The incremental successes of the local elections, Obama's reconsideration of the Keystone XL pipeline, and other developments stemming from OWS are heartening. At the same time, however, the inadequacy of the popular response to the challenges of the present day is striking. As we detailed in our previous piece in this forum, evidence of economic stress and political inaction or malfeasance continues to gush forth. Thus, to take just a few of many possible examples, the Census Department recently reported a record gap in wealth between the young (households headed by someone under 35) and the old (households headed by someone over age 65). The ratio is now an incredible 46:1 in favor of the elderly, which is double the figure from 2005, and almost five times the level of 25 years ago. Next, we heard this week that almost 29 percent of homeowners are currently underwater on their mortgages, another all-time record, and an ominous signal for the housing market and the broader economy. We also recently learned that Bank of America stealthily (without informing the FDIC) transferred a large cache of imperiled mortgage-related derivatives into an FDIC-insured (therefore taxpayer-insured) division of the bank, which amounts to yet another major bailout of Wall St. in the making. Furthermore, we learned in the last week that heat-trapping carbon dioxide emissions jumped by an astonishing 6 percent in 2010, and exceeding worst-case scenarios from just a few years ago. Not coincidentally, the International Energy Agency is warning that current power production buildout programs will lock the world into irreversible climate change within a few years.
In other words, the climate crisis, the economic crisis, and accompanying injustice are progressing apace. As economist Paul Krugman recently asked: “Can anyone seriously deny that our political system is being warped by the influence of big money, and that the warping is getting worse as the wealth of a few grows ever larger? Some pundits are still trying to dismiss concerns about rising inequality as somehow foolish. But the truth is that the whole nature of our society is at stake.”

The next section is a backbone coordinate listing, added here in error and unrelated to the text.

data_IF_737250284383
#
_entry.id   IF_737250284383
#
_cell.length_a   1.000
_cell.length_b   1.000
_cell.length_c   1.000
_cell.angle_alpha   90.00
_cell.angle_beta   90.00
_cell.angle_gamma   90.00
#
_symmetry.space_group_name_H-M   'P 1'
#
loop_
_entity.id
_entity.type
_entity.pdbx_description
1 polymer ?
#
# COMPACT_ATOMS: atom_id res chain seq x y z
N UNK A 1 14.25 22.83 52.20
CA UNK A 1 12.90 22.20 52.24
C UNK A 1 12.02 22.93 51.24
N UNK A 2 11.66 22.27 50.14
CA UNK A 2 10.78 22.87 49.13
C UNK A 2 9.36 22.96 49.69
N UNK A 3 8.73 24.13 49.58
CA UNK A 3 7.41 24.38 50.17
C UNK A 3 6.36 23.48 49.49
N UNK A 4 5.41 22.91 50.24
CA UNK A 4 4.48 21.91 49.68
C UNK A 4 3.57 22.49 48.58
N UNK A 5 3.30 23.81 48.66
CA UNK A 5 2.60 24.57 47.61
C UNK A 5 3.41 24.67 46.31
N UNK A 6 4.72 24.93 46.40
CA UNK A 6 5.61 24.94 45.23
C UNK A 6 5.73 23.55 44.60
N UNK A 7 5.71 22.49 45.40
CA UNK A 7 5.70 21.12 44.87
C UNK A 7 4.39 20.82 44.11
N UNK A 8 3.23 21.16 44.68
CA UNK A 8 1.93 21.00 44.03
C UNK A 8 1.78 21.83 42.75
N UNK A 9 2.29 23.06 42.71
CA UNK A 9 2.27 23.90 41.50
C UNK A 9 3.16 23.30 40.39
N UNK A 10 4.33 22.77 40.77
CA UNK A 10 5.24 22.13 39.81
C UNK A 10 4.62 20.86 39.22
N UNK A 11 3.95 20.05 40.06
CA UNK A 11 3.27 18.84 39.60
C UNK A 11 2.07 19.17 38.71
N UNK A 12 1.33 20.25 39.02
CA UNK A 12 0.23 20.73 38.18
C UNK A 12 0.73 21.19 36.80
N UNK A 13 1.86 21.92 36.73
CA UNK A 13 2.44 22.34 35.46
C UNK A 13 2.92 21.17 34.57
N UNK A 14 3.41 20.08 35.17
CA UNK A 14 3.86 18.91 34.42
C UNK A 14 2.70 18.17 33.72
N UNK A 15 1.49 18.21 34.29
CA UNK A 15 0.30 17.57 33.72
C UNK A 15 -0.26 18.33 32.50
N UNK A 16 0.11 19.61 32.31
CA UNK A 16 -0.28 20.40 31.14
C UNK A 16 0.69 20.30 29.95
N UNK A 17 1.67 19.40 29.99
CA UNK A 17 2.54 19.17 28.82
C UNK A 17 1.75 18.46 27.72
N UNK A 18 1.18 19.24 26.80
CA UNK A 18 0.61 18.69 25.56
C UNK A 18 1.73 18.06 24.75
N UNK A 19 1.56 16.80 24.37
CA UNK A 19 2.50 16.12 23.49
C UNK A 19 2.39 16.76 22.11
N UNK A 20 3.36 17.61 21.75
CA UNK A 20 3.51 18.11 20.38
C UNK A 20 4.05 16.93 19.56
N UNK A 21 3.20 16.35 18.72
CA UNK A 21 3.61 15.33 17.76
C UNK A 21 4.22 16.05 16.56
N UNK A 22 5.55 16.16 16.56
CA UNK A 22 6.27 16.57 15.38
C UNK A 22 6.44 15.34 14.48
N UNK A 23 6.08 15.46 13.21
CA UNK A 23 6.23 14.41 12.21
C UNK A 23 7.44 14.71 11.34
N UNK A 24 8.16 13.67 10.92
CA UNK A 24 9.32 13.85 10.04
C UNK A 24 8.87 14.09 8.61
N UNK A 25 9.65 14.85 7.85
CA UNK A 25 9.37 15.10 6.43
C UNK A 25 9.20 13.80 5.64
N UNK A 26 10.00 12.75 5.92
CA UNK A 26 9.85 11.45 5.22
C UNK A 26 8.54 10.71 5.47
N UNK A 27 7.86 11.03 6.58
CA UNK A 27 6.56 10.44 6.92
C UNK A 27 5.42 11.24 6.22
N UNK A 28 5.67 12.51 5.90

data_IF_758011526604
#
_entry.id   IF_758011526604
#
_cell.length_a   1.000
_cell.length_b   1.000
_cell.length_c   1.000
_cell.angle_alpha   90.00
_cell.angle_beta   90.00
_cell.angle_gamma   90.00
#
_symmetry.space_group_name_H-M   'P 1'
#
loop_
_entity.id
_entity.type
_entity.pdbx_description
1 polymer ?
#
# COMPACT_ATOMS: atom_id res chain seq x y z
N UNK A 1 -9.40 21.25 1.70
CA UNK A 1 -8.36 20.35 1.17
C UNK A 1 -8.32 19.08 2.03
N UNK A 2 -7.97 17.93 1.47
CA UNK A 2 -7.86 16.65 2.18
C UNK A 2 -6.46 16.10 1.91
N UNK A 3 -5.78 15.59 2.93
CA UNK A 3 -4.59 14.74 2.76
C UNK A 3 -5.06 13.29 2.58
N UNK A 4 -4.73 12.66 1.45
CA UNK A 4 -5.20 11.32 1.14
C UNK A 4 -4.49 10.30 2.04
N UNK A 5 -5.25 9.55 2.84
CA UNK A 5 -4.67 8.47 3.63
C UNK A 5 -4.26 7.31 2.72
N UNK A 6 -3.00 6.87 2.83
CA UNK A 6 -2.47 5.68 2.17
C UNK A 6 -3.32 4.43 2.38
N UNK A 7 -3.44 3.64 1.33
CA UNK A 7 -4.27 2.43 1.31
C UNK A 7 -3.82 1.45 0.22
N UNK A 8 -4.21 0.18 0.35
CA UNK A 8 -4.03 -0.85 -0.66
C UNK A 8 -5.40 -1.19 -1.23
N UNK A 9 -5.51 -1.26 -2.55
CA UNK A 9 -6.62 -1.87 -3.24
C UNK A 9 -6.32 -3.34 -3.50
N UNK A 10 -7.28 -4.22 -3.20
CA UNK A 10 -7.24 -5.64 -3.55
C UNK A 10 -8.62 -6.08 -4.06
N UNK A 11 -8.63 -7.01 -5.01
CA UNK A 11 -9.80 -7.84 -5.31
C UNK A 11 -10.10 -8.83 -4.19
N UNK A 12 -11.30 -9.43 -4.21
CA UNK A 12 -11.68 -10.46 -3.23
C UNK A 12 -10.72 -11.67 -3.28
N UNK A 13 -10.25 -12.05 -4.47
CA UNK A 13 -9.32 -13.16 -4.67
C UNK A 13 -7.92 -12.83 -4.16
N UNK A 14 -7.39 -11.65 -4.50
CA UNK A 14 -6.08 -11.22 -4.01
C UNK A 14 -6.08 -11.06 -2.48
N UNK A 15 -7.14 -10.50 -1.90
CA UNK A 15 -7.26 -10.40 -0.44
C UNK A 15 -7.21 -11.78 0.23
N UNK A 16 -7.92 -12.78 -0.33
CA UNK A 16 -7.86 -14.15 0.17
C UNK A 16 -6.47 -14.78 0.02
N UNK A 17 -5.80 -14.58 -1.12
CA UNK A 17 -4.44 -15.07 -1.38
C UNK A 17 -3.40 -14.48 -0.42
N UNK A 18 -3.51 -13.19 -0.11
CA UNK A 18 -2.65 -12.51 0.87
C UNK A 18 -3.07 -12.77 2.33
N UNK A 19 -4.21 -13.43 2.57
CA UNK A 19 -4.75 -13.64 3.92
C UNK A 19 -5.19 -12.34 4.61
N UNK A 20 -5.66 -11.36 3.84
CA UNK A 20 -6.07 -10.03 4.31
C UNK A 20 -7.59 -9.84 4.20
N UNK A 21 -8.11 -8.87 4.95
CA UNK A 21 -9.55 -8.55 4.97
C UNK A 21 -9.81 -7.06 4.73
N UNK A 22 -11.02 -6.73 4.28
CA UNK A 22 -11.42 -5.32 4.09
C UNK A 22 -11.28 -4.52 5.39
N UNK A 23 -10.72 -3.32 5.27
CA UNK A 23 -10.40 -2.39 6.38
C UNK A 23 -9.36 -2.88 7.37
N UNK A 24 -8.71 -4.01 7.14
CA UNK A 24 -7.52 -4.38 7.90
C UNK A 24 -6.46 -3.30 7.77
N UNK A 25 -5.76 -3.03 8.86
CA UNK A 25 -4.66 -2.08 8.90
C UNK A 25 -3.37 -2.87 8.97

Why, then, is there not more outrage? Why isn't the OWS movement much bigger?
The Limits of Uprising
The scholarly literature addressing the docility of populations suffering injustice is enormous, of course, and no attempt will be made here to identify the most prescient insights apropos present-day America. We can, however, look for guidance to the great triad of conceptions explaining the political radicalization of European populations over the first 150 years or so of the industrial age, namely, DeTocqueville's thesis of rising expectations, Marx's notion of class consciousness, and Durkheim's positing of anomie (disorientation or uprootedness, generally connected with the rapid migration of populations from rural to urban settings). In this framework, the US does not look at all ripe for radicalization. Class consciousness and indignation over inequality and entrenched social immobility is definitely spreading, it is true (by the way, according to the OECD — among others — social mobility is lower in the US than in Canada and a host of European countries). But for a long time now expectations have certainly not been rising — optimism regarding the future is now at multi-decade lows. Nor is Durkheim's anomie prevalent. Youth are not struggling with disorientation akin to that experienced during the industrial revolution's shift from rural to urban settings and norms. Quite the opposite, perhaps: the estimated the number of 18-34 year-olds now living at home with their parents is 1.5 million above the historical trend line.
Plenty of other insights cast doubt on the US population's potential for radicalization. Thus, history shows all too well that class consciousness does not necessarily play out according to Karl Marx's script. Class solidarity is elusive, for many reasons, some of which researchers are still uncovering. The National Bureau of Economic Research recently released findings to the effect that poorer than average Americans oppose measures to redistribute wealth downwards, primarily out of fear that those below them, the poorest, will be lifted up to their level. Ignorance or myopia regarding economic affairs surfaces in many other contexts, always stalling efforts at mass political mobilization. For example, studies of voting patterns have identified much more popular resistance to inflation than to unemployment. People just tend to despise higher prices, even if their wages are rising in concert. And a hefty slice of the population — up to a quarter, concludes the most prominent scholar on the topic — will cling to a system of conservative, authoritarian values no matter how openly the political order discredits itself.
Few signs suggest social upheaval will reach the level currently obtaining in Greece, therefore, let alone attain a full-blown radicalization. All the same, the OWS movement may somehow trigger far-reaching reforms. The Populist movement of the late 19th and early 20th centuries is a provocative precedent. It grew from below, it propelled Presidents Teddy Roosevelt and Taft to break up business trusts, and it catalyzed women's suffrage, child labor controls, the minimum wage, and more. Perhaps the real OWS drama is yet to unfold?